NEW YORK (GenomeWeb) – Researchers have traced a rare pain insensitivity disorder affecting one family to a single point mutation.
By studying people who don't experience pain or experience it differently than most people, the researchers hope to tease out possible drug targets to treat people who suffer from chronic pain, a condition affecting more than 11 percent of adults in the US.
Members of the Italian family in this new study have broken bones or burned themselves without feeling any pain, despite possessing the usual complement of nerves. By sequencing the exomes of family members, researchers led by University College London's James Cox uncovered a point mutation in the ZFHX2 gene among affected family members, as they reported yesterday in the journal Brain. In mice, this mutation also leads to decreased pain sensitivity.
"We're working to gain a better understanding of exactly why they don't feel much pain, to see if that could help us find new pain relief treatments," Cox said in a statement.
Studies of other families with recessive forms of congenital insensitivity to pain have previously linked mutations in PRDM12 to alterations in pain perception.
Since childhood, six members from three generations of this family have exhibited hypoalgesia. In addition to pain insensitivity, the affected family members rarely, if ever, sweat. And, although they show variable sensitivity to heat and cold, some members can withstand extreme temperatures. They also have low sensitivity to capsaicin, a component of chili peppers.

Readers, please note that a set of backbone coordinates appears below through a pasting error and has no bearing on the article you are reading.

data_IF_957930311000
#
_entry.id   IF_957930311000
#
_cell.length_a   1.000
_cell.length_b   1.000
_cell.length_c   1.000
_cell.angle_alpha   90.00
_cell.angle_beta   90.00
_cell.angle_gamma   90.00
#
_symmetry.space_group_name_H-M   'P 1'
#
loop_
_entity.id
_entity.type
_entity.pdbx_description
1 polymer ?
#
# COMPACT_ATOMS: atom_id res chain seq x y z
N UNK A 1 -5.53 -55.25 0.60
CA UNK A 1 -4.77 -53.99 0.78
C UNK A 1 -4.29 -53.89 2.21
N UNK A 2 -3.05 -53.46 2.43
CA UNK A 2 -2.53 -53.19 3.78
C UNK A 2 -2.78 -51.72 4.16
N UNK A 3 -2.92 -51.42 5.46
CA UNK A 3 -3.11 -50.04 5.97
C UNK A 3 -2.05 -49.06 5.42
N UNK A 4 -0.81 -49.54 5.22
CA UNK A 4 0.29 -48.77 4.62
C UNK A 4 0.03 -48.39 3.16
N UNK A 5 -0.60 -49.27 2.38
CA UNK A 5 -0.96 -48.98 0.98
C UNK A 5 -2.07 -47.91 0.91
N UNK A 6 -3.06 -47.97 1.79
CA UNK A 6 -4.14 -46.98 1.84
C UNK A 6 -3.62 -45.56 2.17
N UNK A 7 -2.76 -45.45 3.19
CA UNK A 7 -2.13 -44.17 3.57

Hypoalgesia within the family appears to be autosomal dominantly inherited, Cox and his colleagues added. However, they noted that affected family members did feel some pain, such as headaches, back pain, and during childbirth, and could feel innocuous light touches.
Using blood samples obtained from family members, the researchers sequenced their exomes. After filtering and Sanger sequencing verification, Cox and his colleagues uncovered two novel coding variants that segregated with affected family members. As one variant, in SUPT3H, was marked as benign by two pathogenicity prediction tools and isn't suspected to alter splicing, the researchers focused on the second variant, a point mutation in ZFHX2. This variant was predicted by those same two tools to be deleterious and was absent from public SNP databases.
ZFHX2 encodes a large, 2,572 amino-acid protein containing 17 zinc-finger motifs and three homeodomains. The mutation is located in one of the homeodomains and changes a highly conserved arginine to lysine.
Global knockout ZFHX2 mice similarly have low pain sensitivity, as compared to their wild-type littermates, the researchers reported. In mice, the ZFHX2 gene is highly expressed in the dorsal root ganglion, which relays pain signals. Additionally, the researchers generated transgenic mice with the orthologous amino acid in ZFHX2 mutated, and found that they also had lower sensitivity to high heat and capascin.
As ZFHX2 is suspected to be a transcriptional regulator, Cox and his colleagues traced the effects of the mutation on other genes in mice. Sixteen genes were downregulated in mutant dorsal root ganglia, as compared to controls, and these genes included ones like GAL, SST, and PTGIR that have previously been linked to pain signaling. A further analysis of these genes found that they harbored four common AG-rich DNA sequence motifs. A Gene Ontology analysis found this motif to be enriched among gene families involved in signal sensitizing nociceptors.
This suggested to the researchers that ZFHX2 is key part of normal pain perception.
"With more research to understand exactly how the mutation impacts pain sensitivity, and to see what other genes might be involved, we could identify novel targets for drug development," added co-author Anna Maria Aloisi from the University of Siena.